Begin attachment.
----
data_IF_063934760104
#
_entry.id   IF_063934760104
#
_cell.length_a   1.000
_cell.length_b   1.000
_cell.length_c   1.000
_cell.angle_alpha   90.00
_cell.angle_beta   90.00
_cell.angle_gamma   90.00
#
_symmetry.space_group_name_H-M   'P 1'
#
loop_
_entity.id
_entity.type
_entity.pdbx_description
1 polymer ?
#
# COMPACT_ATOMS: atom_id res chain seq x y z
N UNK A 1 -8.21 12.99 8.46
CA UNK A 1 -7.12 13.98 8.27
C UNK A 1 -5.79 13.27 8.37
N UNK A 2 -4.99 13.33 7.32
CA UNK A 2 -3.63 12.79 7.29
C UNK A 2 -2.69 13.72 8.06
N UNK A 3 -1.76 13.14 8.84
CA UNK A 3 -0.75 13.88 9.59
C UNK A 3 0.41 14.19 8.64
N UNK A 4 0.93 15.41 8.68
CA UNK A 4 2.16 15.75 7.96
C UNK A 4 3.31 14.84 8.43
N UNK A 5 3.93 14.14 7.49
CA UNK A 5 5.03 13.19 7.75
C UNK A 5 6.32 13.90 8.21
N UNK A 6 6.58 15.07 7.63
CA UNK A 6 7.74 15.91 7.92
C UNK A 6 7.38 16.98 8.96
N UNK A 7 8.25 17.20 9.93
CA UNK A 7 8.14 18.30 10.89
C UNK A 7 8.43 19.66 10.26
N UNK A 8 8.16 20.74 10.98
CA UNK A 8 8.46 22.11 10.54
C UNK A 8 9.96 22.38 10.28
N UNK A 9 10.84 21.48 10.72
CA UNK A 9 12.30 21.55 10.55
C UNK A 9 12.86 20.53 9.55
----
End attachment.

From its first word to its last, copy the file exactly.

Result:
data_IF_063934760104
#
_entry.id   IF_063934760104
#
_cell.length_a   1.000
_cell.length_b   1.000
_cell.length_c   1.000
_cell.angle_alpha   90.00
_cell.angle_beta   90.00
_cell.angle_gamma   90.00
#
_symmetry.space_group_name_H-M   'P 1'
#
loop_
_entity.id
_entity.type
_entity.pdbx_description
1 polymer ?
#
# COMPACT_ATOMS: atom_id res chain seq x y z
N UNK A 1 -8.21 12.99 8.46
CA UNK A 1 -7.12 13.98 8.27
C UNK A 1 -5.79 13.27 8.37
N UNK A 2 -4.99 13.33 7.32
CA UNK A 2 -3.63 12.79 7.29
C UNK A 2 -2.69 13.72 8.06
N UNK A 3 -1.76 13.14 8.84
CA UNK A 3 -0.75 13.88 9.59
C UNK A 3 0.41 14.19 8.64
N UNK A 4 0.93 15.41 8.68
CA UNK A 4 2.16 15.75 7.96
C UNK A 4 3.31 14.84 8.43
N UNK A 5 3.93 14.14 7.49
CA UNK A 5 5.03 13.19 7.75
C UNK A 5 6.32 13.90 8.21
N UNK A 6 6.58 15.07 7.63
CA UNK A 6 7.74 15.91 7.92
C UNK A 6 7.38 16.98 8.96
N UNK A 7 8.25 17.20 9.93
CA UNK A 7 8.14 18.30 10.89
C UNK A 7 8.43 19.66 10.26
N UNK A 8 8.16 20.74 10.98
CA UNK A 8 8.46 22.11 10.54
C UNK A 8 9.96 22.38 10.28
N UNK A 9 10.84 21.48 10.72
CA UNK A 9 12.30 21.55 10.55
C UNK A 9 12.86 20.53 9.55